When someone is in debt and struggling each month to pay the monthly payments, their mind can get a bit clouded, yet focused. Try to imagine that.
They are focused on getting out of debt, but clouded due to the fact they cannot see outside of the bubble they are in, the debt bubble.
All they are seeing is how fast the first of the month arrives, and the bills are once again due, and how quickly the interest and charges are mounting on the accounts; especially credit cards.
It is easy to feel overwhelmed and swamped by the bills and debt, and not be thinking as clearly as you would like to be.
However, there are ways to get out of debt, many of them. Some you can do on your own, and some with the aid of third parties.
And sometimes as in “Occam’s Razor”, the simplest answer may be the best, or better way to deal with something; in this example debt.
One simple way is the “snowball effect”.
What is The “Snowball Effect”?
Think of a snowball rolling down a large hill that is snow covered.
As the snowball rolls downhill, it gathers more snow, and with the gathering of more snow, becomes larger and larger, until when it reaches the bottom of the hill, it is as large as it can be.
How Does it Work With Debt?
This is how we are going to approach our debts, like a snowball rolling down a hill, gaining momentum and getting larger, or in this instance, our debt getting smaller.
The first step is to list all your debts in order, starting with the smallest balance, moving upwards to the account with the largest balance.
We are not concerned with interest rates and which account has the lowest or best interest rate, just the balances for now.
Next we are going to list the minimum monthly payments by each account, the minimum payment that would be accepted each month.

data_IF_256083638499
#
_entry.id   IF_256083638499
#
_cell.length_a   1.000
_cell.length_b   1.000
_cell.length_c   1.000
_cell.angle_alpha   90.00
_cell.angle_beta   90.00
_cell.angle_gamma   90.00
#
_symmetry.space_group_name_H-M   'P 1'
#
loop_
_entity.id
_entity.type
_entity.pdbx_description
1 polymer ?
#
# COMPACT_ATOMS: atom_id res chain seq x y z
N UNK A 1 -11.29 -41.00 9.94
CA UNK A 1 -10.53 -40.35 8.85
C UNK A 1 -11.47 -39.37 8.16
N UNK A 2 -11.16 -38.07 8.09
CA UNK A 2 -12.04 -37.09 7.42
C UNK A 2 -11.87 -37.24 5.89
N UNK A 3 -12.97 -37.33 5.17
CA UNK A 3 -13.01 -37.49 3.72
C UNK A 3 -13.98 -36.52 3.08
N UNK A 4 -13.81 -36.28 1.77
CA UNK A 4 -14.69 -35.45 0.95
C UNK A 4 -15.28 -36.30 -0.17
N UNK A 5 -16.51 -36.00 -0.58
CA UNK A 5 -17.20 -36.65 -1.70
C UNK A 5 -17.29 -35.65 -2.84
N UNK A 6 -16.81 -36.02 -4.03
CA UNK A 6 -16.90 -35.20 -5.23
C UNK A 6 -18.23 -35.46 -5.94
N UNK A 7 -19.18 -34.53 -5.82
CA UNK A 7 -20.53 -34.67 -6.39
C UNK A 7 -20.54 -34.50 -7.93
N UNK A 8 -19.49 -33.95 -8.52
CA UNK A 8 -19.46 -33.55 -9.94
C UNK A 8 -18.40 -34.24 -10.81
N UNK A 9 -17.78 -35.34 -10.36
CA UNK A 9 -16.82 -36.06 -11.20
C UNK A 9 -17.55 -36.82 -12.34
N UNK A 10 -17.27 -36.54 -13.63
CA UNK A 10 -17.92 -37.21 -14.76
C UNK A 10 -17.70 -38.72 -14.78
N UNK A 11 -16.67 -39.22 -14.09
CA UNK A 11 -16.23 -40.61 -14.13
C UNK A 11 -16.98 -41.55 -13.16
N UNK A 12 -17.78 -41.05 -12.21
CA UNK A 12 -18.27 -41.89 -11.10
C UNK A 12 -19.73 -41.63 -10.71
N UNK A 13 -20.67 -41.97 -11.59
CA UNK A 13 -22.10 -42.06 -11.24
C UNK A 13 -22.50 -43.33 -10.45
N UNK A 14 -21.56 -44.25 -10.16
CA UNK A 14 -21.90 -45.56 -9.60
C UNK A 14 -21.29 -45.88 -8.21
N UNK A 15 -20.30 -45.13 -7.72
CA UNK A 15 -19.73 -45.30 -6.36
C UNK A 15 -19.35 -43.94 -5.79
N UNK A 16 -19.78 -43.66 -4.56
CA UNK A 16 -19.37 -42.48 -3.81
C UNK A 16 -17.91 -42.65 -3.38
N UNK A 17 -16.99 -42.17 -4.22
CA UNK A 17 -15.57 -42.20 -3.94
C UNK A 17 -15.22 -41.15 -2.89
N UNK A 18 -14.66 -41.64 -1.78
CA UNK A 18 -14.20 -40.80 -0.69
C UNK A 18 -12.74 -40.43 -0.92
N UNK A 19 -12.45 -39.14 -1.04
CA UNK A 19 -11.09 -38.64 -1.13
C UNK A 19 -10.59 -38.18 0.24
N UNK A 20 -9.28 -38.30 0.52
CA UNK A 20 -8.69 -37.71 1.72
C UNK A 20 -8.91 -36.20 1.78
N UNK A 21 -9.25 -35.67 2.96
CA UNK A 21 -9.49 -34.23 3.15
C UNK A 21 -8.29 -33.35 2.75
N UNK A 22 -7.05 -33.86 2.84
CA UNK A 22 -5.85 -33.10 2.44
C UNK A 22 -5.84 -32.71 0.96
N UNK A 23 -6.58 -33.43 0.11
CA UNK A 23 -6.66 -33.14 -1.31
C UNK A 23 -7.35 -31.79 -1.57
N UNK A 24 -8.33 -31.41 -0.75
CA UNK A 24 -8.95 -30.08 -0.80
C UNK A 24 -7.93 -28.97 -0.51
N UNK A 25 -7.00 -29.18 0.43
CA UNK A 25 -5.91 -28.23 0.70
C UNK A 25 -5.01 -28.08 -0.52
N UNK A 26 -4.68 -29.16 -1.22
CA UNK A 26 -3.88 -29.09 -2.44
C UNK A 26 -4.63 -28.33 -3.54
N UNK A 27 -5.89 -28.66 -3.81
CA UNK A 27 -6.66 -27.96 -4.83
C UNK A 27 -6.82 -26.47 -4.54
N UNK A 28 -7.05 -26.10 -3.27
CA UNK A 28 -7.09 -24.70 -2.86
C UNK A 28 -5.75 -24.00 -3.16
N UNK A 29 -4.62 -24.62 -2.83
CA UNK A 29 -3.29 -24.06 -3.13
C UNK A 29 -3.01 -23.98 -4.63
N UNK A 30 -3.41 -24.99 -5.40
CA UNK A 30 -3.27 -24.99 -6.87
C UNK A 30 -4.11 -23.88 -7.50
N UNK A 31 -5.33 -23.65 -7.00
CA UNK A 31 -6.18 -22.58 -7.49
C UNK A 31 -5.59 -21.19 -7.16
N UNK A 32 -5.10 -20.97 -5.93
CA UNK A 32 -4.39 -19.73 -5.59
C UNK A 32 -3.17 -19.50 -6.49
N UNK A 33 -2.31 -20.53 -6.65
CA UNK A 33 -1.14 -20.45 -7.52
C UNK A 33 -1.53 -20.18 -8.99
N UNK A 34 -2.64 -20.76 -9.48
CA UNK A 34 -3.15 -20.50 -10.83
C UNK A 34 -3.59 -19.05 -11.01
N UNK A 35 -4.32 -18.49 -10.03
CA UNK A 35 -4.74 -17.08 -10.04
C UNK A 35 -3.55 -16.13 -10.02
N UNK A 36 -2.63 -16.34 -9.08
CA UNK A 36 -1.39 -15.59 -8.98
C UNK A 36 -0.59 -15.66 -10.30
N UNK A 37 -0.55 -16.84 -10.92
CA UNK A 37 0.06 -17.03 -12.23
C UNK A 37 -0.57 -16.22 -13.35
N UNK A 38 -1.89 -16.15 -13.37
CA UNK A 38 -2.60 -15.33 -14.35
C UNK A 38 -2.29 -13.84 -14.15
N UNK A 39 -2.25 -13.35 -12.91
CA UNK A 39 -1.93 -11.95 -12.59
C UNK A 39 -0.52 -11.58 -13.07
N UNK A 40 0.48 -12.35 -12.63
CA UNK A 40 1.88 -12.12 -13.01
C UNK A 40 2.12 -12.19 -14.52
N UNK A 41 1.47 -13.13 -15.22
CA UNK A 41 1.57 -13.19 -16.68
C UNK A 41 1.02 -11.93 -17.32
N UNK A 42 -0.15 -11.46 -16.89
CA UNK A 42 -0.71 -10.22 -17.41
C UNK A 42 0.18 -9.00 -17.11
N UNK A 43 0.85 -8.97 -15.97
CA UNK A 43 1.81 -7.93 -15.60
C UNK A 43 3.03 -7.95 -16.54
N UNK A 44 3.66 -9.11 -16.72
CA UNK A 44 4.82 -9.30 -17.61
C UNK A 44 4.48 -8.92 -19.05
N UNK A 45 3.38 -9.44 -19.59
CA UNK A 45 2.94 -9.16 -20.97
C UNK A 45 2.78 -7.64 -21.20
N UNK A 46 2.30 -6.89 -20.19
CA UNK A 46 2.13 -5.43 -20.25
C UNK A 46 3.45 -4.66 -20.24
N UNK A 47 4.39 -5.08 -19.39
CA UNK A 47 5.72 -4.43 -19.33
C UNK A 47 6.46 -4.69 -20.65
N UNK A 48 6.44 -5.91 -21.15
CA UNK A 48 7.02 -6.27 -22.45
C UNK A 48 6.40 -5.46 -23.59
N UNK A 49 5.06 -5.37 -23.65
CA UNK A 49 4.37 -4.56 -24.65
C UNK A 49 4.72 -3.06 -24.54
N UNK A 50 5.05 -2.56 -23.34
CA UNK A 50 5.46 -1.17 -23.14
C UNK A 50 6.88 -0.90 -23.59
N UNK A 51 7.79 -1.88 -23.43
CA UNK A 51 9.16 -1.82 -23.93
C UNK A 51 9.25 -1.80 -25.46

Then we do an income and expense sheet, listing all our bills and income, including the minimum payments to our debts we have. We are looking for any surplus money to use to get this snowball rolling.
We are going to use this extra money each month to begin paying more than the minimum monthly payment on the first debt we have on our list, the account with the lowest balance.
By paying this extra money/payment each month, we will pay the account off at a quicker rate.
Once this smaller account has been paid in full, we move on to the next account, the next larger balance account.
We then pay the minimum payment for the smaller account we just paid off, in addition to the extra we had been paying towards the account, and add it all with the minimum monthly payment to that next larger account; which will pay it off early.
You continue this process of the snowball/monthly payments getting larger and larger, until all the accounts are paid in full.
Your debts are paid off, you did not use any third party help, and you did not impact your credit by using any forms of insolvency, or debt management.
Besides getting out of debt, there are some positive aspects to this method of paying off your debts.
By beginning with the smaller or lowest balance account, and paying it off quickly, you see results, which helps to reinforce you in what you are doing.
You will pay less interest over time on the accounts.
And by the time you get to the last account, you will be making sizeable payments each month towards the balance.
So snowballs, they’re not just for Winter any more.